(I’ve decided to try to post at least a short review of each film noir I watch in Noirvember. Some will be short, some will be longer. Hope you enjoy them!)
He Walked by Night (1948) Alfred L. Werker and Anthony Mann
As David J. Hogan points out in his book Film Noir FAQ, He Walked by Night and Jules Dassin’s The Naked City (also 1948) both work as police procedurals, but He Walked by Night contains far more noir elements, thanks in large part to John Alton’s brilliant cinematography of on-location Los Angeles.
This independent production from Eagle-Lion Studios gives noir one of its most memorable criminals in Roy Morgan (Richard Basehart, above), a completely amoral killer and thief with no criminal record who baffles the cops at every turn. We can clearly see the framework here for later characters such as Anton Chigurh (Javier Bardem). Chigurh’s famous self-surgical scene from No Country for Old Men is obviously modeled on a similar scene in which Morgan silently extracts a bullet from his side.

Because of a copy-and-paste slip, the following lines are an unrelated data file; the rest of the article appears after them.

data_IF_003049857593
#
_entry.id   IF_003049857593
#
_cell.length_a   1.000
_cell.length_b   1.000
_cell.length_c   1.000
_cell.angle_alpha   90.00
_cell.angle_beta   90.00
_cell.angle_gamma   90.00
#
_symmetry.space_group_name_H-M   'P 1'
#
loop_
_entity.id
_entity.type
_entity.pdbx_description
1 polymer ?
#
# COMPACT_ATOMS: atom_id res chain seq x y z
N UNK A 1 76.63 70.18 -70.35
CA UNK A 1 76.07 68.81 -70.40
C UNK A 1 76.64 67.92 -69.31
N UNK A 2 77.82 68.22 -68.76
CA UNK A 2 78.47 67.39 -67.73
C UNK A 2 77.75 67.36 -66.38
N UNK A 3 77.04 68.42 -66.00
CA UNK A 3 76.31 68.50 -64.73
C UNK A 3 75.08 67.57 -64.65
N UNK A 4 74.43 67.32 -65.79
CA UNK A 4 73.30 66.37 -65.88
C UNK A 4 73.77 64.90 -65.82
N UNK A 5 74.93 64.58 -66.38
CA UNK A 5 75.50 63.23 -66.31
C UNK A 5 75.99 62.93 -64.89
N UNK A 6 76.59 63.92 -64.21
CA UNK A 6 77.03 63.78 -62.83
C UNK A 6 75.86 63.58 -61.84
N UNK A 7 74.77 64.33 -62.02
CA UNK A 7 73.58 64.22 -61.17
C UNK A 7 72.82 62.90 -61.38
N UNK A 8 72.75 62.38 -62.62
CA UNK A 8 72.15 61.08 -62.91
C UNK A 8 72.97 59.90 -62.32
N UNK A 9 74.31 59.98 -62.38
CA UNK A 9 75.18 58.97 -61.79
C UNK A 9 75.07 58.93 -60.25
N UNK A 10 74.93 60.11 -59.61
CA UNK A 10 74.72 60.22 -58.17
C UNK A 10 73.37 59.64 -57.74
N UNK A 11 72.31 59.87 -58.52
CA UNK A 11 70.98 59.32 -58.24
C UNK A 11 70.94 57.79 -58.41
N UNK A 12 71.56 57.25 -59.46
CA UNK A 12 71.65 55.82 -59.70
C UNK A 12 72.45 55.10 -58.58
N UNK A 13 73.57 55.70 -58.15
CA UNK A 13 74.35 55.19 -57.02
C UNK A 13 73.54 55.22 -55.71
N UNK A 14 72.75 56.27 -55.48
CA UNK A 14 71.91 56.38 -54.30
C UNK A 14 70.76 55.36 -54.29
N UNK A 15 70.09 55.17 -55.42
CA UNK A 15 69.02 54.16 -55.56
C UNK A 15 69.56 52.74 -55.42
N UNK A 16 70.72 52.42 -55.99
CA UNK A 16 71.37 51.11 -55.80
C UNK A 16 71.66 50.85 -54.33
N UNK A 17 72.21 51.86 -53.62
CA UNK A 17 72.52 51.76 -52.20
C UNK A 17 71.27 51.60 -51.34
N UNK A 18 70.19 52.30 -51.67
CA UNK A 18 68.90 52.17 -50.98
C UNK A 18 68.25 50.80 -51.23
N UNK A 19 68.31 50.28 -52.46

The police procedural element is compelling in many scenes, probably the most surprising of which is watching a young Jack Webb (slightly before his Dragnet days; the Dragnet radio show would air the next year in 1949) demonstrating his knowledge of forensics with an almost childlike wonder. Although manufactured and unlikely, a scene in which witnesses help construct an artist’s rendering of the criminal is very effective.
He Walked by Night also stars one of my favorite noir supporting players, Whit Bissell, as a clueless electronics expert who’s the only person who actually knows Morgan. (We’ll see Bissell in at least one more post. The guy really got around.) Watching He Walked by Night is not a bad way to kick off Noirvember.
(Photo: Arsenevich http://scalisto.blogspot.com/2011_03_01_archive.html )